Brain Tumor

Probably More Than You Want to Know about My Brain Tumor

About a week after I was admitted to the hospital in St. Louis, my medical team recommended a biopsy of my tumor. So they put me face down on a surgical table for a few hours, screwed my head into a halo to stabilize things for the surgery, and took a tiny bit of the tumor for pathology.

You might wonder why they’d go through all that trouble just to not remove the damn thing. I would. I did.

The sucky thing is that the tumor was (and still is) in a precarious spot. Trying to cut it out is risky not only because of where it is, but because it’s got these tendril-like doohickies with no clear delineation where the tumor stops and the brain begins.

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A couple of days after surgery. Seventeen staples. The incision is about 3.5 inches long.

So they just took a little bit of the tumor, and some pathologists gave it a good look see. I’ll never, ever forget the neurosurgeon describing the procedure to me the night before as he loomed over my hospital bed.

“Basically, we’re going to cut a flap open on the back of your head, pull your neck muscles out, set them aside, take a little bit of the tumor, put stuff back where it was, and sew you back up.

“Just sign here,” he said, handing me a clipboard and a pen.

They determined that it was indeed a Grade 2 Astrocytoma. And then they sent the tissue off for Foundation One genetic testing and determined that my tumor was an IDH-1 mutant. With that info, they knew I was a good candidate for chemotherapy.

Lucky me.

What follows is a few of the juicy bits from that brain tumor biopsy:

NEUROPATHOLOGY REPORT
FINAL WITH ADDENDUM
Service: Neurosurgery

DIAGNOSIS:
Brain, “Brain stem tumor,” Open biopsy (Includes AFR1 and AFR1-TP1)
– Diffuse Astrocytoma, IDH-1 mutant, WHO Grade II (see comment)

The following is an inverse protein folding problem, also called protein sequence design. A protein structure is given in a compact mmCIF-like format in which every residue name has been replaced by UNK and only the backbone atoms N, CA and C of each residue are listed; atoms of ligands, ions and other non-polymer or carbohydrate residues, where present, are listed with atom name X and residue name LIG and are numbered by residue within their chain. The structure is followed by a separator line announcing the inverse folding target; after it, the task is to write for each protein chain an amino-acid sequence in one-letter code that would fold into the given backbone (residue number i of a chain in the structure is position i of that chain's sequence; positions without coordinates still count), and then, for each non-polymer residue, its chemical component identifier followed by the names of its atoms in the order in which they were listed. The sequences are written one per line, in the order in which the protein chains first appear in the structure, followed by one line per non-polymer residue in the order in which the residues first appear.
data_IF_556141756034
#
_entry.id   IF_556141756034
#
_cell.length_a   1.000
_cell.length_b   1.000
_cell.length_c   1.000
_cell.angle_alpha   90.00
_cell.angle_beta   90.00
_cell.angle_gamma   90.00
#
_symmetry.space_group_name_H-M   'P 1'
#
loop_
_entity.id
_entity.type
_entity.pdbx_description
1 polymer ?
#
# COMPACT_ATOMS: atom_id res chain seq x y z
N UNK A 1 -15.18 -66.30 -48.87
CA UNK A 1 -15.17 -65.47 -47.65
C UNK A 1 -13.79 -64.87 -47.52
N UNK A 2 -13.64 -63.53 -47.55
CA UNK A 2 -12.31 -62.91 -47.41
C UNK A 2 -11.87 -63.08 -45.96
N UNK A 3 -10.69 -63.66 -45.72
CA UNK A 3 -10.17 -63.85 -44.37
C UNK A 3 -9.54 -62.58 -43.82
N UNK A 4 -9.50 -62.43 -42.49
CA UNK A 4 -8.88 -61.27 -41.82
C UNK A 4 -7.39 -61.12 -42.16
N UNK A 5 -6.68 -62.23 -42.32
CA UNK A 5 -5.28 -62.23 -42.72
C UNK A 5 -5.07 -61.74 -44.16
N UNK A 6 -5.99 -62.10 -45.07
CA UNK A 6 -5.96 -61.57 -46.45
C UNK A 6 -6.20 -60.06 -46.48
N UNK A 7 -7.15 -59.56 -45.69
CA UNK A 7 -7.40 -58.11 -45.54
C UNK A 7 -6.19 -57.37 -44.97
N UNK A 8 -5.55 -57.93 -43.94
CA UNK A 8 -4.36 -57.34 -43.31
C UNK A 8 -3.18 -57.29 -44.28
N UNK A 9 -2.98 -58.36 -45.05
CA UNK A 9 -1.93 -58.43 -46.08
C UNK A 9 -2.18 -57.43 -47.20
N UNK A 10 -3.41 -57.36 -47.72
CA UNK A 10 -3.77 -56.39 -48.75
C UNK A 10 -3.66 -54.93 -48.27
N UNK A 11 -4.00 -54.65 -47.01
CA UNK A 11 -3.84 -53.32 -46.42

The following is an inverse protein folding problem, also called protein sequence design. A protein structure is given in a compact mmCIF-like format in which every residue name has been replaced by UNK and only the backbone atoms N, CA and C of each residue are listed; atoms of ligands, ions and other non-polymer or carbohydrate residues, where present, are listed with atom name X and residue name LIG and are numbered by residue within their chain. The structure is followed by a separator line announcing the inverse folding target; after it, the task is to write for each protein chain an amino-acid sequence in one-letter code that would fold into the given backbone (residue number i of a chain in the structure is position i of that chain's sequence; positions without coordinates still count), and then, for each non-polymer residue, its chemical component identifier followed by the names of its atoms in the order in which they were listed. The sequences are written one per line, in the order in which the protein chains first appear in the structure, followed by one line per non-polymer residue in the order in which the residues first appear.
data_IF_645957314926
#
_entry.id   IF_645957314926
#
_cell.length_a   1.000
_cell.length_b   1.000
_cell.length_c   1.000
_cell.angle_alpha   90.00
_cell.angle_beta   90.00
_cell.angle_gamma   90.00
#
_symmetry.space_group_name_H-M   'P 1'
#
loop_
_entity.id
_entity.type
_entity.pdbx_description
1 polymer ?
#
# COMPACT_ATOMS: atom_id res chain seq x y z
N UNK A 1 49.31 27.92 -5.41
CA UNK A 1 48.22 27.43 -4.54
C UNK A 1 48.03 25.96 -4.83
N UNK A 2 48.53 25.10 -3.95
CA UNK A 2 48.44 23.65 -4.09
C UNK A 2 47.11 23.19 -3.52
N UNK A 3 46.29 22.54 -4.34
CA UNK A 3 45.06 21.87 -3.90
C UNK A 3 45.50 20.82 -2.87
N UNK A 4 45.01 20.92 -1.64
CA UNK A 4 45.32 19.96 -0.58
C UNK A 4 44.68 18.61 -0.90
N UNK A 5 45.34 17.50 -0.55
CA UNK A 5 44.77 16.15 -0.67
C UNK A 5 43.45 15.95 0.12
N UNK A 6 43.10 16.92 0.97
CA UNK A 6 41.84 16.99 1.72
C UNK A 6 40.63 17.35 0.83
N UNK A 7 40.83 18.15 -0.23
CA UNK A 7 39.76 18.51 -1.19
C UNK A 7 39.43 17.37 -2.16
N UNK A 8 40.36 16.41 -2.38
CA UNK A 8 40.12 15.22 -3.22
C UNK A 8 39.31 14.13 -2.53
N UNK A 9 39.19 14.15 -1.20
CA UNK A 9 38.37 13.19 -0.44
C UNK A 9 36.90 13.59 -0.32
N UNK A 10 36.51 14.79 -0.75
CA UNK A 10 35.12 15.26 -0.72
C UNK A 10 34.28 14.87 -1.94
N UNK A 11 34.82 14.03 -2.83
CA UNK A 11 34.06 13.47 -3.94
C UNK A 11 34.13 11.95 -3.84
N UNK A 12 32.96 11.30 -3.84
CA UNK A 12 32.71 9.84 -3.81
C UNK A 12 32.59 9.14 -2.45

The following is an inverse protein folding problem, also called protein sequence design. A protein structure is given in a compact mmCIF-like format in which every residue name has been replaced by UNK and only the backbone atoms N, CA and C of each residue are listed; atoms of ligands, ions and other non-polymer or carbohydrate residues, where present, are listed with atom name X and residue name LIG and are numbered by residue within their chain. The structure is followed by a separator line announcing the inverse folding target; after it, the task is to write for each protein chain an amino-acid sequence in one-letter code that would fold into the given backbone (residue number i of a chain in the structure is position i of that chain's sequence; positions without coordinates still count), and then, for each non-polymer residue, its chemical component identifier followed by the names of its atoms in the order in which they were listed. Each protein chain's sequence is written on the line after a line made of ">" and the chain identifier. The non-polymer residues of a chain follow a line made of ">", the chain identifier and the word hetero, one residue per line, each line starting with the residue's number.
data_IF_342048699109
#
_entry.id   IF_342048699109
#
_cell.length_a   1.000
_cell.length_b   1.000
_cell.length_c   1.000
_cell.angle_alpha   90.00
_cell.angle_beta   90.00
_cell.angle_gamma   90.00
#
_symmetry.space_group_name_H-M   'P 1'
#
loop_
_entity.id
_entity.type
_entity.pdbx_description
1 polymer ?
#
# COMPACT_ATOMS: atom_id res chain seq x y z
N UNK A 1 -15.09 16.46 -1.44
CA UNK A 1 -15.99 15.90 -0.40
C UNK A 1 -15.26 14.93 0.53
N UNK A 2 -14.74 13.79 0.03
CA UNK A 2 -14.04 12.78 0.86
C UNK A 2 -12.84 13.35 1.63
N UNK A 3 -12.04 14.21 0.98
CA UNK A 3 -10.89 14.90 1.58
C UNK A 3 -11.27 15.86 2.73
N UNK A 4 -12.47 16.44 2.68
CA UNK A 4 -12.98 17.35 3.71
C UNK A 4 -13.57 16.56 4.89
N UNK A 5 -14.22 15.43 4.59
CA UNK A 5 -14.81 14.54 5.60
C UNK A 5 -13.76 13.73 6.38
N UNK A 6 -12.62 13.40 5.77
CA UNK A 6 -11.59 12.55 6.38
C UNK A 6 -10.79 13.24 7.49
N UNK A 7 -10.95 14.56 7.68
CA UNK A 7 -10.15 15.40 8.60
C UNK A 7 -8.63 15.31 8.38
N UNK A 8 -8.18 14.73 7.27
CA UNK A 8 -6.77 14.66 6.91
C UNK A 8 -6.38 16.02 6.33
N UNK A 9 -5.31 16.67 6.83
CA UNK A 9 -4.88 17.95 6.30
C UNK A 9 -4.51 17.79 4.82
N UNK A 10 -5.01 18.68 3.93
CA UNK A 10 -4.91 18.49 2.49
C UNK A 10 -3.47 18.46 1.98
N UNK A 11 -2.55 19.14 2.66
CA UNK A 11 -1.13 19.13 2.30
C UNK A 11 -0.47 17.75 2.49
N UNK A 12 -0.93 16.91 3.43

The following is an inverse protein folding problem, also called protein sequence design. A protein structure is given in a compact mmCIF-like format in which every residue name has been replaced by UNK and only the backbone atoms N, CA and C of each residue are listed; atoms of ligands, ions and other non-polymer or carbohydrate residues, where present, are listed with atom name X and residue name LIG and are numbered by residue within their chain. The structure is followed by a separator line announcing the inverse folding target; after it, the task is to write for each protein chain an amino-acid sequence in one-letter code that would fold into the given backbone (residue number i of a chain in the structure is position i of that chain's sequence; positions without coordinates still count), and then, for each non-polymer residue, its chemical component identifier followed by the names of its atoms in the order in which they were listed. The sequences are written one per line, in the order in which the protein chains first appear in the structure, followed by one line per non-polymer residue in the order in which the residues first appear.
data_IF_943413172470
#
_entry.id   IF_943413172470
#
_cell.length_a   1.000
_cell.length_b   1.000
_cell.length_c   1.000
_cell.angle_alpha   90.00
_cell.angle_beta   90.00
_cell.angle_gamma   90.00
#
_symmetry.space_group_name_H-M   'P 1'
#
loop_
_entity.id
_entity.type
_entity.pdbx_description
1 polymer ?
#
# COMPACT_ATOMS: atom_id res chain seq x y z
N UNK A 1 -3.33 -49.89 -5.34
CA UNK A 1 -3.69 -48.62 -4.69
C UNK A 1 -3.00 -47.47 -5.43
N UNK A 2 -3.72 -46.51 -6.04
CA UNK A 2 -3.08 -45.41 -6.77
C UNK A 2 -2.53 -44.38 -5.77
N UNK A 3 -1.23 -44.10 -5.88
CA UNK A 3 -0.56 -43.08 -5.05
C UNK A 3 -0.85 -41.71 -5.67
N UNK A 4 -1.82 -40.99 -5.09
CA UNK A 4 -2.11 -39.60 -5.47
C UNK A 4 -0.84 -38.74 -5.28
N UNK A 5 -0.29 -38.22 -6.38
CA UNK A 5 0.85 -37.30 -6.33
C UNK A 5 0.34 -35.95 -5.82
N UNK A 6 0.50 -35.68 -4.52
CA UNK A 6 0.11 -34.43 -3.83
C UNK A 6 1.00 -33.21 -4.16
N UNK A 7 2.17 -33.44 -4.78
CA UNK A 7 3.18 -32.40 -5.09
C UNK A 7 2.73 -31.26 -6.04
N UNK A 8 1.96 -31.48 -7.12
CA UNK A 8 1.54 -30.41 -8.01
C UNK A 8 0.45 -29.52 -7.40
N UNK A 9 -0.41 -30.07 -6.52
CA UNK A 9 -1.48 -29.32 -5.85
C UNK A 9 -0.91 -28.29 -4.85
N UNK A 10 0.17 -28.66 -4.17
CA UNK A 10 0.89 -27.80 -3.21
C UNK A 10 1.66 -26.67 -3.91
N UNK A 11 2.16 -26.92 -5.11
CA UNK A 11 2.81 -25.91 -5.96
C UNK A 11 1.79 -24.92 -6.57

nxs/2/14/2017 18:22

Intraoperative Consultation:
An intraoperative consultation was obtained and is interpreted as: Called to pick up “brain stem tumor frozen,” consisting of tan-white tissue fragments measuring 1.0 x 0.5 x 0.3 cm in aggregate. Sampled for frozen sections (AFR1) and for cytological smear preparation (AFR-TP1).

AFR1/AFR-TP1: Brain stem tumor frozen
– Diffuse glioma
Microscopic Description and Comment:
Hematoxylin and eosin stained sections of the brain stem tumor biopsy material show several small fragments of brain parenchyma involved by a diffuse glioma, showing also a few entrapped neurons and some reactive astrocytosis. Cellularity is moderate.
The neoplastic cells have relatively uniform, mildly atypical, round-to-oval nuclei with variably dense or coarse chromatin and occasional small nucleoli. Some have indistinct cytoplasm; others have perinuclear halos. Rare apoptotic bodies are noted.
Definitive mitotic figures are not appreciated. There is no evidence of microvascular proliferation, endothelial hyperplasia, intravascular thrombosis, or necrosis.
Immunohistochemistry (IHC; single antibody stain procedures) was performed on block A2 to allow for tumor classification. The tumor cells show strong diffuse cytoplasmic reactivity for IDH1 (p.R132H). ATRX expression is retained in tumor nuclei.
Reactivity for p53 stains only rare scattered tissue nuclei (<1%). IHC for K3 K27M is negative. Reactivity for proliferation marker Ki-67 (MIB-1 antibody) stains a regionally variable proportion of tissue nuclei, manually calculated in an area of estimated maximal density to be <2% (13 of 699).
Fluorescence in situ hybridization (FISH) studies (G17-758; A2) show evidence of limited polysomy 19, but no evidence of 1p19q co-deletion.
Comment:
The histomorphological, immunohistochemical, and cytogenetic findings from examination of the biopsy material support the diagnosis: Diffuse Astrocytoma, IDH1-mutant, WHO Grade II.
The patient is a 36-year-old woman with history of neck pain, headaches, numbness and  ingling in all four extremities, and difficulty walking. Magnetic resonance imaging on 02/04/2017 shows increased T2/FLAIR intensity, decreased T1 signal intensity, and diffuse expansion of the pons, medulla, and upper cervical spinal cord (extending down to the level of the C3 vertebral body), with internal patchy enhancement. Radiological impression: Most consistent with brainstem glioma.
Operative procedure: Suboccipital craniotomy and Stealth-guided Vertek open brain biopsy.
Specimen(s) Received:
A: Brain stem tumor
Gross Description:
Received is a formalin-filled container labeled “Suess, Emily A.” and “brain stem tumor frozen.” It holds a cassette (AFR1) that contains two pieces of tan-pink tissue, wrapped in tissue paper. Also within the container are 4 fragments of tan-white/tan-pink tissue measuring approximately 0.8 x 0.5 x 0.3 cm in aggregate. Wrapped. Labeled A2 and A3. Jar 0.
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